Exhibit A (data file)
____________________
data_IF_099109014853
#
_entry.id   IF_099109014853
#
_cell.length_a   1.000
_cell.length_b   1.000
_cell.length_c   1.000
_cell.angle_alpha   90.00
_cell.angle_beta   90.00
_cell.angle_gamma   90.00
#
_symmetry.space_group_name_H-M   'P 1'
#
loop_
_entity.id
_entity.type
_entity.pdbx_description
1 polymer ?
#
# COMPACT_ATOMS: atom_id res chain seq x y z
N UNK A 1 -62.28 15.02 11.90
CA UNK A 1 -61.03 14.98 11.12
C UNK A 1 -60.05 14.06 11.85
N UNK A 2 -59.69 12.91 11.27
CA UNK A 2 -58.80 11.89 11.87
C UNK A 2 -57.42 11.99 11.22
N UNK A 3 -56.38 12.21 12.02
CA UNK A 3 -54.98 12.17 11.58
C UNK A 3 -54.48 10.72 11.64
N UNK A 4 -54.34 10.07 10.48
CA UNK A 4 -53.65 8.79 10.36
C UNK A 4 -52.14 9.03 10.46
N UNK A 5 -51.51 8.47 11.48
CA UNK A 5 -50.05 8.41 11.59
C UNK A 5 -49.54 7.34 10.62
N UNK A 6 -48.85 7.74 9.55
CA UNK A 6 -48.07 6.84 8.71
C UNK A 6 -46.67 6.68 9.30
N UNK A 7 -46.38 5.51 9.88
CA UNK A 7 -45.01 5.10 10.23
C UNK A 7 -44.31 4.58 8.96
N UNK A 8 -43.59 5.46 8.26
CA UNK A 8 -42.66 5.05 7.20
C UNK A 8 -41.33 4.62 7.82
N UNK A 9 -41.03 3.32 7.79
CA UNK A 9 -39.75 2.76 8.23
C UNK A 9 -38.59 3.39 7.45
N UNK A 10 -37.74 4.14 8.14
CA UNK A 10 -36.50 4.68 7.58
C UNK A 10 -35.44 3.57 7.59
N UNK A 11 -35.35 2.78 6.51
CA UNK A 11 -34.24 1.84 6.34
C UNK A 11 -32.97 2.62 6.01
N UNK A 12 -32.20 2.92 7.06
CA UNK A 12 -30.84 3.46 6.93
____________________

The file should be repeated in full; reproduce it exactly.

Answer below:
data_IF_099109014853
#
_entry.id   IF_099109014853
#
_cell.length_a   1.000
_cell.length_b   1.000
_cell.length_c   1.000
_cell.angle_alpha   90.00
_cell.angle_beta   90.00
_cell.angle_gamma   90.00
#
_symmetry.space_group_name_H-M   'P 1'
#
loop_
_entity.id
_entity.type
_entity.pdbx_description
1 polymer ?
#
# COMPACT_ATOMS: atom_id res chain seq x y z
N UNK A 1 -62.28 15.02 11.90
CA UNK A 1 -61.03 14.98 11.12
C UNK A 1 -60.05 14.06 11.85
N UNK A 2 -59.69 12.91 11.27
CA UNK A 2 -58.80 11.89 11.87
C UNK A 2 -57.42 11.99 11.22
N UNK A 3 -56.38 12.21 12.02
CA UNK A 3 -54.98 12.17 11.58
C UNK A 3 -54.48 10.72 11.64
N UNK A 4 -54.34 10.07 10.48
CA UNK A 4 -53.65 8.79 10.36
C UNK A 4 -52.14 9.03 10.46
N UNK A 5 -51.51 8.47 11.48
CA UNK A 5 -50.05 8.41 11.59
C UNK A 5 -49.54 7.34 10.62
N UNK A 6 -48.85 7.74 9.55
CA UNK A 6 -48.07 6.84 8.71
C UNK A 6 -46.67 6.68 9.30
N UNK A 7 -46.38 5.51 9.88
CA UNK A 7 -45.01 5.10 10.23
C UNK A 7 -44.31 4.58 8.96
N UNK A 8 -43.59 5.46 8.26
CA UNK A 8 -42.66 5.05 7.20
C UNK A 8 -41.33 4.62 7.82
N UNK A 9 -41.03 3.32 7.79
CA UNK A 9 -39.75 2.76 8.23
C UNK A 9 -38.59 3.39 7.45
N UNK A 10 -37.74 4.14 8.14
CA UNK A 10 -36.50 4.68 7.58
C UNK A 10 -35.44 3.57 7.59
N UNK A 11 -35.35 2.78 6.51
CA UNK A 11 -34.24 1.84 6.34
C UNK A 11 -32.97 2.62 6.01
N UNK A 12 -32.20 2.92 7.06
CA UNK A 12 -30.84 3.46 6.93